Why Extroverts Make Poor Sales People

Traditional sales wisdom claims that the best sales people are extroverts. They are outgoing, social individuals who are believed to be so naturally gifted that they can “sell ice to Eskimos.” What’s more, often when hiring sales people, managers will use personality tests to identify those who are extroverts. Potential candidates are posed questions like, “When at a party are you more likely to be the center of attention or remain in the background?” Every sales person who has ever been asked such a question knows that the desired answer is the one that demonstrates that he or she is the life of the party. There is just one problem with the longstanding belief that top sales people are extroverts. It has been proven wrong by modern science.

The Extrovert Myth

There is an abundance of scientific research that has shattered the myth that elite sales people are extroverts. One such example was a meta-analysis published in the International Journal of Selection and Assessment that examined the findings of 35 different research studies. The conclusion of this comprehensive study was that there is no causal relationship between extroversion and heightened levels of sales performance.

Another well-known scientific study that examined the effect that extroversion had on selling was conducted by Adam Grant and published in the prestigious journal, Psychological Science.   Grant scrutinized the results of a group of sales people over a three month period. His research revealed that the sales people who were extroverts generated $114.96 per hour. Those who were introverts sold slightly more, averaging $126.80 per hour. However, the biggest surprise was that those who were neither extroverts nor introverts, but directly in between, had the highest hourly revenue of $208.34.

The belief that extroverts make great sales people is so widespread that a common theme of the research on extroverts and selling is that the researchers are expecting to find that the best sales people are extroverts. Nevertheless, the data consistently reveals the opposite.

For instance, a study distributed by the Harvard Business Review identified that one of the most common traits of top sales people is that they are not extroverts. The leader of the study was so surprised by this realization that he wrote, “One of the most surprising differences between top salespeople and those ranking in the bottom one-third of performance is their level of gregariousness (preference for being with people and friendliness). Overall, top performers averaged 30 percent lower gregariousness than below average performers.”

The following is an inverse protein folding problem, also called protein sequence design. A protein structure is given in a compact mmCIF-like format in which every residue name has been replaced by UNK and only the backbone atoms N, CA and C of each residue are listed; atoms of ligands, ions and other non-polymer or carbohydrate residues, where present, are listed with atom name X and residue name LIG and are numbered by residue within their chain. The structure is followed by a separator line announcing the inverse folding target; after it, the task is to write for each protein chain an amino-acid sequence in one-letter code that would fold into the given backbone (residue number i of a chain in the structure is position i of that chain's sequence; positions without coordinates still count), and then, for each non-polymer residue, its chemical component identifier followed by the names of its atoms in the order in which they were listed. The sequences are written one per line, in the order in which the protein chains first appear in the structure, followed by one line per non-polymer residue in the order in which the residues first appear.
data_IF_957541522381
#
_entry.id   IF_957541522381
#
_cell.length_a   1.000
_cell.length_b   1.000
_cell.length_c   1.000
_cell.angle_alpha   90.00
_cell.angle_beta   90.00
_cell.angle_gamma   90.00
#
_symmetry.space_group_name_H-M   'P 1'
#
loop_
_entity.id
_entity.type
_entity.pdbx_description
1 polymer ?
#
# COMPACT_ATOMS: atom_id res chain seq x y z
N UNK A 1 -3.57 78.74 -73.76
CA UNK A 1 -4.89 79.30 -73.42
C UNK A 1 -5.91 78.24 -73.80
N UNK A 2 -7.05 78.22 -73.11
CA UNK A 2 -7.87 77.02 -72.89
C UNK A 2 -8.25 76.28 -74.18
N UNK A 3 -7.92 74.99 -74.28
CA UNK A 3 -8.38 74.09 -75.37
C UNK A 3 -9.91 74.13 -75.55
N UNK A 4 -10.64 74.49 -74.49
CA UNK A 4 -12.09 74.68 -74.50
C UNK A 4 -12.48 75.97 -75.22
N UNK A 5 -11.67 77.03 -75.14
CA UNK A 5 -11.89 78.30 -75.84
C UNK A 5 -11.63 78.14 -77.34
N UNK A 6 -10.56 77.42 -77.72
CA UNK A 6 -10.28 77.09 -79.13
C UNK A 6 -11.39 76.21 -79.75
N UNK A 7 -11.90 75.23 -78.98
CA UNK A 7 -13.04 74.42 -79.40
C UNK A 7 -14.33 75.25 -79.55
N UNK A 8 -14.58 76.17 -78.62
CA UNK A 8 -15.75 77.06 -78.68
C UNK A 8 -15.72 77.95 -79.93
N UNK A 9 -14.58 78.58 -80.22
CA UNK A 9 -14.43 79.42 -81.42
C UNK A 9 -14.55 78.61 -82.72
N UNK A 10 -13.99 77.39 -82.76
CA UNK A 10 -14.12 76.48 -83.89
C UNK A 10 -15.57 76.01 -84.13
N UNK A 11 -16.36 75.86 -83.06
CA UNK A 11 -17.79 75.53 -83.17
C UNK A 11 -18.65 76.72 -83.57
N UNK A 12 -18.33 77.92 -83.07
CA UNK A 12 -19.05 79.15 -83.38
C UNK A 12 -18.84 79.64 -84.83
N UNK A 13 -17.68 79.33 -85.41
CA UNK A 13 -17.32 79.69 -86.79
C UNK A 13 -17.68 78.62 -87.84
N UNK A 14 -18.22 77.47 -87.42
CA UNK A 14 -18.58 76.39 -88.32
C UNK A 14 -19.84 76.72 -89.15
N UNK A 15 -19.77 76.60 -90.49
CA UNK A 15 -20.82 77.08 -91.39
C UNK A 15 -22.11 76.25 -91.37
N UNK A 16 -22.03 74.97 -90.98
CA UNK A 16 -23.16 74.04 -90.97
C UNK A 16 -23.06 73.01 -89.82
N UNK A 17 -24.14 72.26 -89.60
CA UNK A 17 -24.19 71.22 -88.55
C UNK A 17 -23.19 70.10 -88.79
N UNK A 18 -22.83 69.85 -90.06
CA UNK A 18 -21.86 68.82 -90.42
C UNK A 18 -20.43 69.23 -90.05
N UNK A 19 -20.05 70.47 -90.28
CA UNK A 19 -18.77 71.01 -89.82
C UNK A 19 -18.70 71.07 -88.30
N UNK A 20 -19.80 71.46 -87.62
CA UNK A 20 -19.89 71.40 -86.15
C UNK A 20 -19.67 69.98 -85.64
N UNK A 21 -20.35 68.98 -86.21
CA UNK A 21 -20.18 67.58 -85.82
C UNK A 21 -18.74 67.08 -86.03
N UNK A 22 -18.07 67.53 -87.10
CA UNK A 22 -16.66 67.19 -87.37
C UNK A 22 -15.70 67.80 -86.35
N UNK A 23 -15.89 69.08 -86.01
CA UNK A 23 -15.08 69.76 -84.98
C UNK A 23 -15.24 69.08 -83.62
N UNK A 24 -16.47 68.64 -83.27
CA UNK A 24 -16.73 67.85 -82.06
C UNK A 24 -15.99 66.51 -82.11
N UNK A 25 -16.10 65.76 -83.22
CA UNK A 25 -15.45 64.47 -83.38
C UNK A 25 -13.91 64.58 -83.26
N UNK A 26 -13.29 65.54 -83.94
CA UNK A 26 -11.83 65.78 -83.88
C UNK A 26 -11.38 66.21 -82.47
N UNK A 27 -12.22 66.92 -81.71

Yet another study published in the Harvard Business Review arrived at the same conclusion. The study, which documented the behaviors of 800 sales people, found that those sales people who were extroverts were the least effective.      

Merging Science & Selling

The notion that extroverts make the best sales people is just one of the many established ideas within the profession of sales that has been disproven by science. In fact, there is a staggering amount of sales practices that blatantly conflict with proven science. This is a serious problem because science discloses reality. Sales behaviors that clash with proven science lead sales people to act in ways that are extremely counterproductive.

The time has come for the profession of sales to choose to look to science as its single source of sales truth. The proven science of influence reveals how sales people can enhance their ability to sell. Also, because this science is objectively true and derived from the serious, scholarly study of what creates and enables influence, there is no risk in embracing it. When sales people base their activities and behaviors upon proven science their results always improve.

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